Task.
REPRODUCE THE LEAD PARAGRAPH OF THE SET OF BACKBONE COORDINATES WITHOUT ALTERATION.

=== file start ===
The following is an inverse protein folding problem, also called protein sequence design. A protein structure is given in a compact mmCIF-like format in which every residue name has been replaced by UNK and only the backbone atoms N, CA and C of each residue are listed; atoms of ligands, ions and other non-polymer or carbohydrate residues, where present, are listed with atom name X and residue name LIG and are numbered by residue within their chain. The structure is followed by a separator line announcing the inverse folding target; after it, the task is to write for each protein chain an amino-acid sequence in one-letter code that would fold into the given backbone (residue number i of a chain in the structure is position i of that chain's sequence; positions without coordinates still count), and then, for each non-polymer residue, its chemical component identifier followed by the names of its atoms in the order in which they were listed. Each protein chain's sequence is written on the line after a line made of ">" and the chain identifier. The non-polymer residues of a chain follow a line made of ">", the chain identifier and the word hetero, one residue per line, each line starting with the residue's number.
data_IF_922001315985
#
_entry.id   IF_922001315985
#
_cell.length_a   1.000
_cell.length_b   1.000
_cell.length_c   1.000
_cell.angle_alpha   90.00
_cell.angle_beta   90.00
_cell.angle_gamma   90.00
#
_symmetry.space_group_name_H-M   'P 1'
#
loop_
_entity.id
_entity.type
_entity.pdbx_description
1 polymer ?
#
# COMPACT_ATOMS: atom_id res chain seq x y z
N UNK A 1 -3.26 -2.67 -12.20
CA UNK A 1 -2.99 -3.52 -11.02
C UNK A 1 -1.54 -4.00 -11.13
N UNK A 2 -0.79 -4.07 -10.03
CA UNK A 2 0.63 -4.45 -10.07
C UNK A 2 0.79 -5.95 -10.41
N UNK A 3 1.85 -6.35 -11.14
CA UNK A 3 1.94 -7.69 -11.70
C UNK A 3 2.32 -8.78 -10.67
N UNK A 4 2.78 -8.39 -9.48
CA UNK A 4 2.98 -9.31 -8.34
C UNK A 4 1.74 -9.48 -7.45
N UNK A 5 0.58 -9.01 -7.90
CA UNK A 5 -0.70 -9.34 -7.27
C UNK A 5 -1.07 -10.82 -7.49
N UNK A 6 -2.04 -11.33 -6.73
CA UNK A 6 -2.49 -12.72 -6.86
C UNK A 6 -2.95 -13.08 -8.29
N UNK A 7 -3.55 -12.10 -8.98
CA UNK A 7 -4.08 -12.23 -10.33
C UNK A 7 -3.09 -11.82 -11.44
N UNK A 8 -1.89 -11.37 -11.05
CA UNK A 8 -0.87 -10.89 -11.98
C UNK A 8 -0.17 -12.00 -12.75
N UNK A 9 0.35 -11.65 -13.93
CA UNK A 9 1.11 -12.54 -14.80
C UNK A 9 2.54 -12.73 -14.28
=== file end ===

The following is an inverse protein folding problem, also called protein sequence design. A protein structure is given in a compact mmCIF-like format in which every residue name has been replaced by UNK and only the backbone atoms N, CA and C of each residue are listed; atoms of ligands, ions and other non-polymer or carbohydrate residues, where present, are listed with atom name X and residue name LIG and are numbered by residue within their chain. The structure is followed by a separator line announcing the inverse folding target; after it, the task is to write for each protein chain an amino-acid sequence in one-letter code that would fold into the given backbone (residue number i of a chain in the structure is position i of that chain's sequence; positions without coordinates still count), and then, for each non-polymer residue, its chemical component identifier followed by the names of its atoms in the order in which they were listed. Each protein chain's sequence is written on the line after a line made of ">" and the chain identifier. The non-polymer residues of a chain follow a line made of ">", the chain identifier and the word hetero, one residue per line, each line starting with the residue's number.